What is domestic abuse?
Look at what you made me do
First and foremost, domestic abuse is a crime. It involves a pattern of controlling behaviour by a partner or ex-partner to coerce you into doing what they want. Women are the main victims of abuse from male partners, but it can also happen in same-sex partnerships.
As defined by Scottish Women’s Aid and under Scottish law, domestic abuse is a pattern of controlling, coercive, threatening, degrading and/or violent behaviour, which may include sexual violence, by a partner or ex-partner. Domestic abuse is overwhelmingly experienced by women and perpetrated by men, but can also happen in same sex relationships. It doesn’t matter how old someone is, whatever their race or ethnicity or sexual identity, what class, whether or not they are disabled, or if they have children – anyone can be a victim of abuse and controlling behaviour, which can continue even after the relationship has ended. Some commentators go as far as to describe it as a form of “domestic terrorism” because of the fear and suffering it causes in those who experience it.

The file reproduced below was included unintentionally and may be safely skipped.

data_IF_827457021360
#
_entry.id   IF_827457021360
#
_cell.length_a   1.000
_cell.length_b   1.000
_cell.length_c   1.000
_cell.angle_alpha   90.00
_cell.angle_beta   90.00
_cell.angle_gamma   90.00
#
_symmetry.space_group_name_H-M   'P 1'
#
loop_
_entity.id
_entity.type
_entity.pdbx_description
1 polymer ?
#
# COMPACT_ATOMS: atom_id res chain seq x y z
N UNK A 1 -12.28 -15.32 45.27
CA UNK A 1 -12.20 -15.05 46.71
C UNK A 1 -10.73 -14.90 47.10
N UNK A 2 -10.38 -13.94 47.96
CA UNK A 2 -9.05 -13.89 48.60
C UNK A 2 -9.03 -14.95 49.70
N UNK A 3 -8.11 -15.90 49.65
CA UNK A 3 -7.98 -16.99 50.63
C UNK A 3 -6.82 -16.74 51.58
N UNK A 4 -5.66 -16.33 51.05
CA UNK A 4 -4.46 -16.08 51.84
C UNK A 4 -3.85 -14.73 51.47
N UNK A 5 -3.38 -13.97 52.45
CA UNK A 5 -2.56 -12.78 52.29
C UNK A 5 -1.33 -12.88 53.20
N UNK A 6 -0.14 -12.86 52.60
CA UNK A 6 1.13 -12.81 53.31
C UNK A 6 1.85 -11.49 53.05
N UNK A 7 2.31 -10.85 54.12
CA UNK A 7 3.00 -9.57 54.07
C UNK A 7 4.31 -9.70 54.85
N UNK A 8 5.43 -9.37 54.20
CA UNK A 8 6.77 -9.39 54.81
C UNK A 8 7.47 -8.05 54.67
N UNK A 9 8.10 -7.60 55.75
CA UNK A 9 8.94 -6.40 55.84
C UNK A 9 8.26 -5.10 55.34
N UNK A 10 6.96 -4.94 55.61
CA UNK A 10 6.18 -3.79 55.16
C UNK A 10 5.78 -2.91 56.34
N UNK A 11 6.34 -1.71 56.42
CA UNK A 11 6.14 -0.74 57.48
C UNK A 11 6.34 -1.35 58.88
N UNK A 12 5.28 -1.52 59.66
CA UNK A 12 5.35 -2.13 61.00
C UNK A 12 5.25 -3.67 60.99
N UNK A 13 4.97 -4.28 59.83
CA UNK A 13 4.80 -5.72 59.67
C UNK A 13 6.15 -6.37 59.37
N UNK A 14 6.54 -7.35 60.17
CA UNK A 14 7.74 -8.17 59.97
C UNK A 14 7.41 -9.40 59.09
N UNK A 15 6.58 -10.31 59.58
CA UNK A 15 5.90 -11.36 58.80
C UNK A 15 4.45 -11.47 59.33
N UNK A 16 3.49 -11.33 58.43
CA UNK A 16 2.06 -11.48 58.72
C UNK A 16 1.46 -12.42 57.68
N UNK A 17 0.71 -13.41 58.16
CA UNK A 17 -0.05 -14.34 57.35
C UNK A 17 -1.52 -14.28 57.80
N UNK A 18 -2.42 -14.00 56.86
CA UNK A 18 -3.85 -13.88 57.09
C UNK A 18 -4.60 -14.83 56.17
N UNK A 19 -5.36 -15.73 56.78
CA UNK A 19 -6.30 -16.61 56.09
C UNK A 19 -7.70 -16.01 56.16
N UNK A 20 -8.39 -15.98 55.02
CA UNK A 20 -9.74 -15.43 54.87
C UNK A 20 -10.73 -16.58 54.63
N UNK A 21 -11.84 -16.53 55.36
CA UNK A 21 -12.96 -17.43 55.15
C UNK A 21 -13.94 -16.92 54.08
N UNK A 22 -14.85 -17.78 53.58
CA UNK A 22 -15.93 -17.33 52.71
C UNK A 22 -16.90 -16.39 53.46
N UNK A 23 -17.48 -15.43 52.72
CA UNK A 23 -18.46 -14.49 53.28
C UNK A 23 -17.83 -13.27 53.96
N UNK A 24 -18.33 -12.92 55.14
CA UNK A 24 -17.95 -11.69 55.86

Border Women’s Aid: 01450 218 409
National Domestic Abuse Helpline (24 hours): 0800 027 1234
Scotland’s Domestic Abuse and Forced Marriage Helpline website has lots of useful information written in seven other languages besides English.
If you believe someone is in immediate danger call 999 and ask for the police. If it’s not safe to speak – use the Silent Solution system and call 999 and then press 55 when prompted.
You can also use the police text service - text REGISTER to 999. When it’s safe to do so, register your phone, so you can text if you feel in danger.